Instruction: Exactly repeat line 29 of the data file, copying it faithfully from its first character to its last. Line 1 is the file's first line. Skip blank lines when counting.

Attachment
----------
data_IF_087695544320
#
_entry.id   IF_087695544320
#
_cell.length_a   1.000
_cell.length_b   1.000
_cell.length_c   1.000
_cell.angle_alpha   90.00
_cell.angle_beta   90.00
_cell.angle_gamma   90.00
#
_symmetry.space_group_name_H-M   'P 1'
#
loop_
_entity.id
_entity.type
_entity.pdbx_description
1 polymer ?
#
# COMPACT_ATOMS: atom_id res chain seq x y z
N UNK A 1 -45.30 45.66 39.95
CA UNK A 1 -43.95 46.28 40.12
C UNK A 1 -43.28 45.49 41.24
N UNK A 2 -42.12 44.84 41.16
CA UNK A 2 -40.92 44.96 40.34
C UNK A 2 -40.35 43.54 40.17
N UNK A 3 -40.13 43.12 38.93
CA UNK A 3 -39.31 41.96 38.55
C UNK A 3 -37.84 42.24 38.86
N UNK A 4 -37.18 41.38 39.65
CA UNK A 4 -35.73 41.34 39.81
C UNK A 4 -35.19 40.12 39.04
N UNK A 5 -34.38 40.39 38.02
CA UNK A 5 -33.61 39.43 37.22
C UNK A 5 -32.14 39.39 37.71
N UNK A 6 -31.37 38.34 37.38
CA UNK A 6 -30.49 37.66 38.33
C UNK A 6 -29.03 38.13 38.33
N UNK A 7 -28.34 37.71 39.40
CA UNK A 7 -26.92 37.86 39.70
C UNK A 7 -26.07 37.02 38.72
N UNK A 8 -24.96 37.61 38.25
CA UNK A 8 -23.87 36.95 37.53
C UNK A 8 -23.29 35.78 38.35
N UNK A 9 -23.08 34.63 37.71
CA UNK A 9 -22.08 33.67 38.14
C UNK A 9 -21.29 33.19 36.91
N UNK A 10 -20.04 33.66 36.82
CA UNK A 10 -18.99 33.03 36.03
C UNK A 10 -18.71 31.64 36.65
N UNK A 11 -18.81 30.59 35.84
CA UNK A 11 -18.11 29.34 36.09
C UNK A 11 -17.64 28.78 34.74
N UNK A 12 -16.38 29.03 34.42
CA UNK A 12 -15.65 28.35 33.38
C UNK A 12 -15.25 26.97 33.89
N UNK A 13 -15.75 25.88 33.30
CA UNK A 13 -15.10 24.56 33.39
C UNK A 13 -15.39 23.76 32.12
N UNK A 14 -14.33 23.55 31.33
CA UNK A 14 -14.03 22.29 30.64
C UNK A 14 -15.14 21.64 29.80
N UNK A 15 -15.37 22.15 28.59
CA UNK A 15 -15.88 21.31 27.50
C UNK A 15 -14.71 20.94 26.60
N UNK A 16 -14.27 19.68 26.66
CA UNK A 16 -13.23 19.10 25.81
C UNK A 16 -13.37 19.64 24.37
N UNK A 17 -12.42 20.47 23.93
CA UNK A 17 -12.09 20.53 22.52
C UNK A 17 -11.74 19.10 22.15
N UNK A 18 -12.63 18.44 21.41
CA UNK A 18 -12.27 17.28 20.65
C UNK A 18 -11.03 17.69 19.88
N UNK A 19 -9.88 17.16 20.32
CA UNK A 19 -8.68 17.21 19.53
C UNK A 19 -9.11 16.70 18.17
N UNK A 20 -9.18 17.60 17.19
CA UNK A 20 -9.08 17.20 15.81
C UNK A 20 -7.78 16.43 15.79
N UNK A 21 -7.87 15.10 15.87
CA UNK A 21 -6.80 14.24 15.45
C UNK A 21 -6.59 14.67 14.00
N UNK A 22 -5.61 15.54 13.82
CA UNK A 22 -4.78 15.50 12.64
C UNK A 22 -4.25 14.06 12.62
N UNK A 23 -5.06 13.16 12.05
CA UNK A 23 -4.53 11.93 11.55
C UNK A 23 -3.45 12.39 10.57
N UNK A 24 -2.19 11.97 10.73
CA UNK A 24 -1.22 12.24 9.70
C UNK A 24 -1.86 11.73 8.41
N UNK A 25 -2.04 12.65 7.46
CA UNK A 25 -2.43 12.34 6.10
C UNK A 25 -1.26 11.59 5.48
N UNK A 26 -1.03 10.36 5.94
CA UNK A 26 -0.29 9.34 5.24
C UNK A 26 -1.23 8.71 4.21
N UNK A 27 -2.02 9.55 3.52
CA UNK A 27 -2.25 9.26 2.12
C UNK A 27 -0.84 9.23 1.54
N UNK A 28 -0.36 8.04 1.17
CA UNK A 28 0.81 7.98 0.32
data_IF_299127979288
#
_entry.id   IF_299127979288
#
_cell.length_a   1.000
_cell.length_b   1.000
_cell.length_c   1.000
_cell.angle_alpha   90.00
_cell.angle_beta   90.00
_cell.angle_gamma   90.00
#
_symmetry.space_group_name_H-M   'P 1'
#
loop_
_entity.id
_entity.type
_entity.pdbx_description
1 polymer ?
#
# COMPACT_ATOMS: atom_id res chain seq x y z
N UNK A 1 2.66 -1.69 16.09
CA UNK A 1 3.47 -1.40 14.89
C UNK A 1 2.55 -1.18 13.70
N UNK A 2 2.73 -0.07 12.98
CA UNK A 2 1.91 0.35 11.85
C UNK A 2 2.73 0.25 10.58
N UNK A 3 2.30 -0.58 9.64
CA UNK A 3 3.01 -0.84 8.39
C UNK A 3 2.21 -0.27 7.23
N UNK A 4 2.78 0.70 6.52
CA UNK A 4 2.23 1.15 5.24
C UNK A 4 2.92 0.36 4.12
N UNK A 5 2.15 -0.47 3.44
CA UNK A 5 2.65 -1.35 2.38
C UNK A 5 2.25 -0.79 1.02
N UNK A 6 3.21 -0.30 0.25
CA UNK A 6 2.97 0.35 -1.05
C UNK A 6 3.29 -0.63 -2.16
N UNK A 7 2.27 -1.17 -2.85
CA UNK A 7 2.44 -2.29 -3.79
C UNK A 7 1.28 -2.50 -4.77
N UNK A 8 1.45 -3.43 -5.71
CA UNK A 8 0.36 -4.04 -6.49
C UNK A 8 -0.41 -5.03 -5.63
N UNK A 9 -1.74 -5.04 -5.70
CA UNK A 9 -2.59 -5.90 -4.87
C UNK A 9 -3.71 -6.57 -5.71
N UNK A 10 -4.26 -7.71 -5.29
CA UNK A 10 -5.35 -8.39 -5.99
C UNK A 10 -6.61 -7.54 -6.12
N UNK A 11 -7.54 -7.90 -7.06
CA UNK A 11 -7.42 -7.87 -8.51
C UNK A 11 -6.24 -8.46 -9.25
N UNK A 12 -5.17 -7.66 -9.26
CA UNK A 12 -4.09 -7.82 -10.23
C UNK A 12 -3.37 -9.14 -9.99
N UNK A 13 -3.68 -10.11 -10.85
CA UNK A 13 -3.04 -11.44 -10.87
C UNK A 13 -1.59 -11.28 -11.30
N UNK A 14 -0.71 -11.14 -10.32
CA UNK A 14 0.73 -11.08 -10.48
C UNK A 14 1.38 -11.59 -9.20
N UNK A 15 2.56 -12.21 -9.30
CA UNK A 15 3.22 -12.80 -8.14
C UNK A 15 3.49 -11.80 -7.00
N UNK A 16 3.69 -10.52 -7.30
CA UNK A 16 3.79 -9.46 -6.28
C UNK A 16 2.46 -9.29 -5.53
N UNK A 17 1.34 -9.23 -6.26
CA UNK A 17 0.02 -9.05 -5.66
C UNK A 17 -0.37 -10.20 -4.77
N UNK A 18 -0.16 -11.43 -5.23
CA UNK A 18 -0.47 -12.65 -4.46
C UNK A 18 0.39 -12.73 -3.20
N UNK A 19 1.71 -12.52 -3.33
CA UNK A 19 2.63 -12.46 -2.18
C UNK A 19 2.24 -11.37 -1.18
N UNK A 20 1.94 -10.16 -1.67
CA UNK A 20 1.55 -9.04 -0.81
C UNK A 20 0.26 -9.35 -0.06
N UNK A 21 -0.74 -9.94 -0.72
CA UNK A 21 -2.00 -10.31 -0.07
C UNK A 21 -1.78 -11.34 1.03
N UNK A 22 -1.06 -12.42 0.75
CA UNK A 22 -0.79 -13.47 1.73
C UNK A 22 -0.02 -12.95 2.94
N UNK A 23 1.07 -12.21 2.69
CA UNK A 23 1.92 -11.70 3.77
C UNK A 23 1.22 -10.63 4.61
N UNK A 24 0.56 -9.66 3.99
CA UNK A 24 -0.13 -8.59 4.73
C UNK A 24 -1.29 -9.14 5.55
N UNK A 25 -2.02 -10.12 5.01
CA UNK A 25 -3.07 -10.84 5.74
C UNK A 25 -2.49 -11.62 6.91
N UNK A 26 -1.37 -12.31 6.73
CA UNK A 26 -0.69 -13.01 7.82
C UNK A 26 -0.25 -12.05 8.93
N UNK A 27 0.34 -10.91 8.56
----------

C UNK A 3 -37.84 42.24 38.86